Ephata, "Be Open!"
In our reading for today, the first reading is somewhat contradicting with the Gospel of today.
There in the first reading from the book of Genesis, we heard that when Adam and Eve ate the forbidden food, both of their 'eyes were opened' and they realized that they were naked so they hid themselves from God. But in the Gospel of Mark, Jesus said to the deaf man, Ephata which means 'Be open.'
In the Book of Genesis, what is written there is the origin of our sin. Our sin made us to separate from God. At the back of our sin is a temptation which was caused by the serpent. The serpent is the devil who is behind our fallen nature; but since we were given freedom and freewill by God, we were held liable by God to what had happened to us. From then on, all forms of human sufferings became present in our midst. Why? Because we open our eyes towards ourselves; and we closed our eyes for God, our creator. Somehow, the lies of the devil that provoked our desire to become like God himself has made us blind to see that we were already created and formed in the image and likeness of God. By following the serpent who was the devil, we wounded ourselves and our relationship with God... we disobey God and we cease to listen to God's words. With this woundedness, once and for all, we are in need of a healer who is Jesus Christ, the Son of God who will reconcile once again our broken relationship with God, the Father.
In the Gospel of Mark, Jesus told to the deaf man, Ephata which means 'be open.' During those times, the people believe that illnesses and human physical challenges were brought by sins of the parents. Perhaps, there could be some realities in that kind of a situation; but this time, in this scenario, it seems that it doesn't apply. In Jesus' time-- people with physical challenges like the blinds, lames, deafs and alike were accused of having sinful parents or a sinful life instead of being helped and treated with mercy and compassion.
Somehow, some of us may also have the same unmerciful and uncompassionate treatment to our less fortunate brothers and sisters. We as sinners are like the deaf man who is also sick and who is in need of a cure. Unless, like the deaf man, that we also allow Jesus to say to us 'be open' so that we could open our hearts and minds to Jesus' good news of salvation. It reminds me of a bible passage asking ‘who is the mother and who are the brothers of Jesus’ where Jesus replied: "My mother and my brothers are those who listen to the Words of God and act on it."
From this point of view, by opening our lives to Jesus, we become a new family of Jesus who listens to the Words of Jesus and who acts on them.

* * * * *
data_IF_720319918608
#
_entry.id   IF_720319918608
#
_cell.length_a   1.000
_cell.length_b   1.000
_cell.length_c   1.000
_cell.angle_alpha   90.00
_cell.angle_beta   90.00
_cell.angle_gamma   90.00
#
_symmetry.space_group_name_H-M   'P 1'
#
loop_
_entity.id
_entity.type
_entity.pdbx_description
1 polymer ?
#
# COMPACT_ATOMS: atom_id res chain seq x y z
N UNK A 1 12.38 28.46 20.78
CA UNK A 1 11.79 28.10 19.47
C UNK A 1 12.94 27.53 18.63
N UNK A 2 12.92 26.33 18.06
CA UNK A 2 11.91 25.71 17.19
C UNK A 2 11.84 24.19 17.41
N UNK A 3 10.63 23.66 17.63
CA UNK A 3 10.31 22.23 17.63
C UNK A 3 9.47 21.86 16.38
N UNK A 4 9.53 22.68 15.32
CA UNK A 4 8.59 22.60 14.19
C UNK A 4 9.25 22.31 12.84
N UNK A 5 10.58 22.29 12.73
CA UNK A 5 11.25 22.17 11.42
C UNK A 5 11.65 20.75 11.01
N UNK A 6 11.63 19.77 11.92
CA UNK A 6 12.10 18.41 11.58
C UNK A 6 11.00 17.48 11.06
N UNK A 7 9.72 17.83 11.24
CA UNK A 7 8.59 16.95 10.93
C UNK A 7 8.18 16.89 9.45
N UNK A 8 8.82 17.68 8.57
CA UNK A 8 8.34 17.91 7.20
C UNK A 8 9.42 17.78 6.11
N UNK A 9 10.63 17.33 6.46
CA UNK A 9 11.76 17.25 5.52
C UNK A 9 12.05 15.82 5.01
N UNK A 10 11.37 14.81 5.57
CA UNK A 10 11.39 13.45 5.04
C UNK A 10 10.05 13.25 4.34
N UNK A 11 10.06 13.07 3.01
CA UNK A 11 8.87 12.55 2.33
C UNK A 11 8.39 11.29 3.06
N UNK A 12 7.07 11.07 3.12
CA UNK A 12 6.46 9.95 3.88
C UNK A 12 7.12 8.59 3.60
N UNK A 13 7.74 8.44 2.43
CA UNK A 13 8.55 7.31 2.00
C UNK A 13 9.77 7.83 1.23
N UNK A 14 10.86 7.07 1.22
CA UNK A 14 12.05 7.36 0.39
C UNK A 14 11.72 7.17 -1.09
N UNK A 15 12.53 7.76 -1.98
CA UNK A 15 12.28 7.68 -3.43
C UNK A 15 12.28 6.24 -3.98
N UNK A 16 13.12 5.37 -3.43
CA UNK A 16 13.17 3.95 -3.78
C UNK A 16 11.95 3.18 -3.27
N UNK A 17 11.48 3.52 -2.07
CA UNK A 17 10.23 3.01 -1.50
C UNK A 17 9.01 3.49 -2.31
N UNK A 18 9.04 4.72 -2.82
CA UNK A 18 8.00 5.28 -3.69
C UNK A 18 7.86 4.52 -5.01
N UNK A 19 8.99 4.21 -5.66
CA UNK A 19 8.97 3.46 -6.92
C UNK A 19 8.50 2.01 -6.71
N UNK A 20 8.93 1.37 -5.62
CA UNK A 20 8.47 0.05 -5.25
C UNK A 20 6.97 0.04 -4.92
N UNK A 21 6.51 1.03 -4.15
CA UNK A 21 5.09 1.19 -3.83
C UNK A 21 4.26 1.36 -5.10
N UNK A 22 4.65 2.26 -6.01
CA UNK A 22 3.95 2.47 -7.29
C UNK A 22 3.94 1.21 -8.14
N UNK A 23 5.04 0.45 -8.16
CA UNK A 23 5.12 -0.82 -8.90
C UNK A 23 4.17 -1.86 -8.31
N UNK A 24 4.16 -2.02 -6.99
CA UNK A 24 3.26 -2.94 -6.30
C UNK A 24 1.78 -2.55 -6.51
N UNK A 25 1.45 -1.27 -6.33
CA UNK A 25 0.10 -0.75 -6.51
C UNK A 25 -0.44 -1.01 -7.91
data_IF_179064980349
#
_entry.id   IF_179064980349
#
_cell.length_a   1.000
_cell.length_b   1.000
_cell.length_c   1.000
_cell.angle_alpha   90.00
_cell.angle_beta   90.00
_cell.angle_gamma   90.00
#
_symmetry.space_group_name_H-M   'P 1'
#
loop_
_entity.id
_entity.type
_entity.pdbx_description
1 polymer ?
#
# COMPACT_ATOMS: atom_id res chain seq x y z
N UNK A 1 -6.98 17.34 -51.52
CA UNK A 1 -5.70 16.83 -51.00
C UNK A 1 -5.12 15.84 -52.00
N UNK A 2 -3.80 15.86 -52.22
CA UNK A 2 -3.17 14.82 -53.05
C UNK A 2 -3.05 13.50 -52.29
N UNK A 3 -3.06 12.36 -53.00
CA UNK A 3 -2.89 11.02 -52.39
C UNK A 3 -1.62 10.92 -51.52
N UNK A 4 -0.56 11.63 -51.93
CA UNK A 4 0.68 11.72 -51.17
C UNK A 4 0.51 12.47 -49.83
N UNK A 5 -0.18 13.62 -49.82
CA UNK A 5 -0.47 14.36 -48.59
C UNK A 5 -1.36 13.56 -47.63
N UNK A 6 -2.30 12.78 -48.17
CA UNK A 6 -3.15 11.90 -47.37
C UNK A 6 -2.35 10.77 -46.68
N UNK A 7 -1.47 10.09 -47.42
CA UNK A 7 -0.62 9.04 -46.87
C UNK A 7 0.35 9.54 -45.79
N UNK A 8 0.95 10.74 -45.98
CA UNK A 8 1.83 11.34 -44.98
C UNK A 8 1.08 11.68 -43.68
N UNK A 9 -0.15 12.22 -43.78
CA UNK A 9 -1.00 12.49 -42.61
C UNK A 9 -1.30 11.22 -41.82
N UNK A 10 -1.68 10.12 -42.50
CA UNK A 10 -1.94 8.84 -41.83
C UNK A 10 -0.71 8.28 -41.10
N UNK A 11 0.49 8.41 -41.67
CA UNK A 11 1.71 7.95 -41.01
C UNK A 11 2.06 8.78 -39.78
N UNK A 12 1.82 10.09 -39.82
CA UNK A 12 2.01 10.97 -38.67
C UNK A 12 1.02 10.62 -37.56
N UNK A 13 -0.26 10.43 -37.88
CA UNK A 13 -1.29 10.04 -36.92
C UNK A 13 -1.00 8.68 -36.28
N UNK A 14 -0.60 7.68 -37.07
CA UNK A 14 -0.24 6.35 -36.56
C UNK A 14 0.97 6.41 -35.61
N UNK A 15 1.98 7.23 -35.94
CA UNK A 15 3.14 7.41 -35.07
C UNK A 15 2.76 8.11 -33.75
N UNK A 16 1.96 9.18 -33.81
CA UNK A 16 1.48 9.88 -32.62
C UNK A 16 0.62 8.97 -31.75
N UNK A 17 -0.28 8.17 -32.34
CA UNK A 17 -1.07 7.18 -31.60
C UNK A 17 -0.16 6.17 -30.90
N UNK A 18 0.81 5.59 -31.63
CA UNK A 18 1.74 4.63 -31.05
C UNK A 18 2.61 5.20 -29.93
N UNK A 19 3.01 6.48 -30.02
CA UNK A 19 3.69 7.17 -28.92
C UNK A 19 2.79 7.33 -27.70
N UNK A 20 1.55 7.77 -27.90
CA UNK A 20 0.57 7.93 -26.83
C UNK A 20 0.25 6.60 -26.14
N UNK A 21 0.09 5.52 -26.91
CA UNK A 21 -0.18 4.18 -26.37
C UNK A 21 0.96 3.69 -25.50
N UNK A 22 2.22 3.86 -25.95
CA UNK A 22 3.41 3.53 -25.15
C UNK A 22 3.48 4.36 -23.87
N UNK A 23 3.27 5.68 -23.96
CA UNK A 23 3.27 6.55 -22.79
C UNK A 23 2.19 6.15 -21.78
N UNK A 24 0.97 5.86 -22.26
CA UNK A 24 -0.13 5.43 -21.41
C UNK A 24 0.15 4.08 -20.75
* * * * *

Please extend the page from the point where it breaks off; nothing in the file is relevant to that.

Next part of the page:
As for me, the words of Jesus "be open" challenges me to see my own sinfulness and to hear the voice of God who is calling me-- I realized that it is not to blame myself ceaselessly; but, more than that, to be humbled and ask for God's forgiveness. This experience has made me realized that I am not a perfect person. I accept now the reality that I am a person who is in need of a merciful and compassionate God who will become my Savior... as a Christian, for us, our savior has a name... and He is Jesus Christ. As I reflect, there in my sinfulness, for the many times of my disobedience to God and for the many times I have given my self to the lures of temptations... I have witnessed that the grace of God was truly overflowing.
Through Jesus Christ, the fallen state of our humanity was restored. Our original sin was forgiven through baptism. Through Jesus, our relationship with God the Father was mediated and reconciled. Through Jesus in the Blessed Sacrament, our lives are continuously blessed and inspired. The psalm for today, "Happy the man whose offense is forgiven" truly reflects the meaning of the grace of God that I have personally witnessed.
To reconcile my first statement saying that our first reading for today being contradictive to the Gospel of today, it is because when Adam and Eve ate the forbidden food which made both of their 'eyes opened'—that act of disobedience is based on the selfish will of man that has brought woundedness between the relationship of God and Man that has led to sin—sin has blinded Adam and Eve to see God’s image in themselves; but in the Gospel of Mark, when Jesus said to the deaf man, Ephata which means 'Be open' it is the will of God that is heard by a converted heart and mind that has brought healing to the deaf man... that obedience to the will of God has become a healing to the relationship of the deaf man and God.
The challenge to hear Jesus faithfully remains an invitation for all of us. Unless we allow ourselves to become 'open,' then we could be possibly healed from all of our woundedness. Say yes, to Jesus when he asked you to "be open" so that like Him, we can also become a wounded-healer to others who are in need of our mercy and compassion.
"Be open," Jesus is calling us now... let us listen to Him! Amen.
Br. Dennis DC. Marquez, SSS